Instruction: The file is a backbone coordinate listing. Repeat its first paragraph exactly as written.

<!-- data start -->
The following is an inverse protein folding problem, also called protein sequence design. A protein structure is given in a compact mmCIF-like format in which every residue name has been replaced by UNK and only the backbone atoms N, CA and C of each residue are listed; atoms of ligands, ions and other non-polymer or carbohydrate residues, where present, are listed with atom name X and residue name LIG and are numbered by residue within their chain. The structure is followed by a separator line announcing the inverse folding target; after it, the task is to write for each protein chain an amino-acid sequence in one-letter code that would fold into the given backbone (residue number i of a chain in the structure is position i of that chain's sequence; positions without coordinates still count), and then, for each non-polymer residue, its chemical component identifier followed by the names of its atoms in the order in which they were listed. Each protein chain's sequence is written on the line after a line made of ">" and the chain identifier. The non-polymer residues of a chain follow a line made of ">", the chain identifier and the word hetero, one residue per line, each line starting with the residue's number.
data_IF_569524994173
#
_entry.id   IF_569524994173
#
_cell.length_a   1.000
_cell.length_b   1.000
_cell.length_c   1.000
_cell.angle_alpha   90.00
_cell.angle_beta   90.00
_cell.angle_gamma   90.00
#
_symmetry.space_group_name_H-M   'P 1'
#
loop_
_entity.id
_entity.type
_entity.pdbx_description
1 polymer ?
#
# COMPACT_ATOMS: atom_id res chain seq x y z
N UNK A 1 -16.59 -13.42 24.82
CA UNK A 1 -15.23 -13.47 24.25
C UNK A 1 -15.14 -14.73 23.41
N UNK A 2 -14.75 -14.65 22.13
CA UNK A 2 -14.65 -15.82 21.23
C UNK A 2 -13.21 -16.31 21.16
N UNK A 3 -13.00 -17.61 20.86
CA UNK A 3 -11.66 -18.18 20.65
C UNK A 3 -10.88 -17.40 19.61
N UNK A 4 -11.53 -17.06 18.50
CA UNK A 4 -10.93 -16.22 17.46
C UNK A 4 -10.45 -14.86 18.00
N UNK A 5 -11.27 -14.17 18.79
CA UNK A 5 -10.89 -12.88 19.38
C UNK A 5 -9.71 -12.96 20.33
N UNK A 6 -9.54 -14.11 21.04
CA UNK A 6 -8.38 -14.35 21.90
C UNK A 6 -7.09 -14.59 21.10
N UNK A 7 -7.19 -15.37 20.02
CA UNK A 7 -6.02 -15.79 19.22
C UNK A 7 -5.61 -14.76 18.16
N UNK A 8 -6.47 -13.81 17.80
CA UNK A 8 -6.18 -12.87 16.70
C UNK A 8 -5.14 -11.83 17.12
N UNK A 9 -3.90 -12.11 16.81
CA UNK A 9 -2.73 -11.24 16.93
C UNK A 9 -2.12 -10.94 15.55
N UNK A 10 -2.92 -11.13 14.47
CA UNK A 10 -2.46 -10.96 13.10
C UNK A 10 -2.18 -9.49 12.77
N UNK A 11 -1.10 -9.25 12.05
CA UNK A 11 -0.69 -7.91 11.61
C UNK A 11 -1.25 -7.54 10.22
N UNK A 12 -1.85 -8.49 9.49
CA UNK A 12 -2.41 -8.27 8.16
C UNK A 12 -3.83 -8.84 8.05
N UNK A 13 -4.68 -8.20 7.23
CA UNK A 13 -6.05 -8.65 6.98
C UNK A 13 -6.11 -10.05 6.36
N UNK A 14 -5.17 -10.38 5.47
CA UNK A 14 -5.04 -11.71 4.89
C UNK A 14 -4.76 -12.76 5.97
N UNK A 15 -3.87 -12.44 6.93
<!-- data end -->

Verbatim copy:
The following is an inverse protein folding problem, also called protein sequence design. A protein structure is given in a compact mmCIF-like format in which every residue name has been replaced by UNK and only the backbone atoms N, CA and C of each residue are listed; atoms of ligands, ions and other non-polymer or carbohydrate residues, where present, are listed with atom name X and residue name LIG and are numbered by residue within their chain. The structure is followed by a separator line announcing the inverse folding target; after it, the task is to write for each protein chain an amino-acid sequence in one-letter code that would fold into the given backbone (residue number i of a chain in the structure is position i of that chain's sequence; positions without coordinates still count), and then, for each non-polymer residue, its chemical component identifier followed by the names of its atoms in the order in which they were listed. Each protein chain's sequence is written on the line after a line made of ">" and the chain identifier. The non-polymer residues of a chain follow a line made of ">", the chain identifier and the word hetero, one residue per line, each line starting with the residue's number.